The drums came out last Thursday. Bold and insouciant, announcing the beginning of summer in New York City. The bongo drums, the congo drums.
The call to bare arms. To buy short. To sandal up.
According to my datebook, summer doesn’t officially begin until June 21st. But what do the planners of monthly planners know about having summer fever when it isn’t even summer?
Time to go almost native in the city. To straighten your brow and wrinkle your cottons.
“June 21st” means kids have to start cutting school early to head for Central Park or presumably any park for the drums. The pervasive and prosaic drums.
Summer begins, it says (in significant italics) in the otherwise-empty square for June 21 in my month-at-a glance planner. The day after Father’s Day. As if there’s a connection. Do you see one?
The oldest in the family asks four questions: Why isn’t this day different from all other days? Don’t the drummers have fathers? Don’t they want to spend part of the day together? Were they born and raised in the park?
May or June, rain or shine, through September or October, the bongo drums, the congo drums, play on. Pronounced and percussive.
A moment of nostalgia heralding another year in New York dissolves, almost cinematically, into memory… of a book-lined study overlooking Central Park. And trying to write against the background of drums. Unremitting and intrusive bongo, congo drums.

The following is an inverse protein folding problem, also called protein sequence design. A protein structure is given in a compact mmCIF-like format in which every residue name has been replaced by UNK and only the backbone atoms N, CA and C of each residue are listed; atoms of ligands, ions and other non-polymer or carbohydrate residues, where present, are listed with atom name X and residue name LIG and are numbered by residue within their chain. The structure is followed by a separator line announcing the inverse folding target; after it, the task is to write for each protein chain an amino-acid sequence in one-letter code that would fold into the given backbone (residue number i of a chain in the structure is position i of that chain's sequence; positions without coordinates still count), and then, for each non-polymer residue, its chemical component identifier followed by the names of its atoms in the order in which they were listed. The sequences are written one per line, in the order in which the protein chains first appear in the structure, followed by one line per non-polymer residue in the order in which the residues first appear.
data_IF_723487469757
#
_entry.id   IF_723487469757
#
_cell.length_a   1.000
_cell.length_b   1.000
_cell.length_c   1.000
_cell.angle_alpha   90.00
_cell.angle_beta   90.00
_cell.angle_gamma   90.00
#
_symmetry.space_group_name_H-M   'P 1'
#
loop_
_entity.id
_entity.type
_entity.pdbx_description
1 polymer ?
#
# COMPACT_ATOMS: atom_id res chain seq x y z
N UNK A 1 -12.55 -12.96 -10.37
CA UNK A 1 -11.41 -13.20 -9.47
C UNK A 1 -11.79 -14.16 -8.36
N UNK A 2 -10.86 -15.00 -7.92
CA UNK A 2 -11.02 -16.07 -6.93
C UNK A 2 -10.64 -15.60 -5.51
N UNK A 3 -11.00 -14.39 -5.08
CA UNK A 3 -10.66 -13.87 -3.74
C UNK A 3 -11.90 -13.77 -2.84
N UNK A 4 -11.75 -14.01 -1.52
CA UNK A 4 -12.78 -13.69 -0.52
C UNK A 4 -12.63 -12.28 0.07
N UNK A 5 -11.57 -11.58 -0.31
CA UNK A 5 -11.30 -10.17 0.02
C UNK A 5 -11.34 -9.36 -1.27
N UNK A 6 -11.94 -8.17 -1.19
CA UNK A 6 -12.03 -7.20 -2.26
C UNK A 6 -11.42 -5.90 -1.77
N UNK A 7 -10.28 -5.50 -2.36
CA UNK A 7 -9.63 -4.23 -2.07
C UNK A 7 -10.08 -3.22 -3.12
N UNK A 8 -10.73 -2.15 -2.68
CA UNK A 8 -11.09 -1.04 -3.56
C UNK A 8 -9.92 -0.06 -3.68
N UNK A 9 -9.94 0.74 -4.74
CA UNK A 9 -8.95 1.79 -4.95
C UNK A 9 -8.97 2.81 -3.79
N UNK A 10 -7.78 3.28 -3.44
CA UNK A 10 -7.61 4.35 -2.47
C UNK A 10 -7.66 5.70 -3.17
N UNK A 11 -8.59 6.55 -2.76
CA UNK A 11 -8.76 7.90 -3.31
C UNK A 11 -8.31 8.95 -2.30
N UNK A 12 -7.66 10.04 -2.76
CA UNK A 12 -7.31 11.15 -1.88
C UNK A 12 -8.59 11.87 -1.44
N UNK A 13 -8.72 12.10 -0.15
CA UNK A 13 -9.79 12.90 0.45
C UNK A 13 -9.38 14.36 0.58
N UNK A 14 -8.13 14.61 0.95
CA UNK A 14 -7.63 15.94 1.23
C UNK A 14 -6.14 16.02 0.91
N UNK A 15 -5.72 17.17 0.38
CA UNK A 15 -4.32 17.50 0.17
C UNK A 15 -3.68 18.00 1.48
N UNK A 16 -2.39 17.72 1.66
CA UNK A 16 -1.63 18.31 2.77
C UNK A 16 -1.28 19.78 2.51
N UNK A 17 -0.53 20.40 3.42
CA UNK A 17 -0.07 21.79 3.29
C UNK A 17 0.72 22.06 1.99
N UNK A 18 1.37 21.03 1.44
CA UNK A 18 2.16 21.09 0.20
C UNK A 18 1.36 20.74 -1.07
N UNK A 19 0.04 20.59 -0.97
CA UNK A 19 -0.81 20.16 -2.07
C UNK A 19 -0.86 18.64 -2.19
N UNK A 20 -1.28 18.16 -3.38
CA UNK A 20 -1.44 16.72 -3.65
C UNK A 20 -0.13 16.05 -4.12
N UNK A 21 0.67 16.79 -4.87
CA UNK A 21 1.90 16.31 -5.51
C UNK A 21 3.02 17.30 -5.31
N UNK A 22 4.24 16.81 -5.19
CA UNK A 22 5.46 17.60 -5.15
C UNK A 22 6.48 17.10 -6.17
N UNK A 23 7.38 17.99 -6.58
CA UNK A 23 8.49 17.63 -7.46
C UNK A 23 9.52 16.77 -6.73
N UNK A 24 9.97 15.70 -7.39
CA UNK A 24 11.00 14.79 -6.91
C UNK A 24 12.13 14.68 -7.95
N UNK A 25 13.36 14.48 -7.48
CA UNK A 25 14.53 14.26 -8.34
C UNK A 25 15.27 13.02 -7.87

Saturday afternoons my telephone would inevitably ring and I’d answer with reasonable certainty it was Isaac Asimov calling. Isaac and his wife Janet lived three blocks south and a half-block off the Park, on the top floor of their building. “Are you hearing what I’m hearing?” he would ask? I would acknowledge I was. The pounding, unbearable drums. “Don’t they ever stop?” he would ask. I always had the correct answer. “Janet’s writing a letter to the mayor’s office,” came next.
I have always wondered how many New York City mayors received how many letters from Janet Jeppson Asimov. Neither Janet nor Isaac ever referred to a response from the mayor’s office. Saturdays, which should have been writers’ sabbaths for the three of us, were days of predestined torment.
I mentioned this year’s outbreak of drums to someone who told me he found them “liberating.” I told him the one thing I will never miss about living on Central Park is the drums, not the f#!*ing bongo drums, not the f#!*ing congo drums. I think I made my point.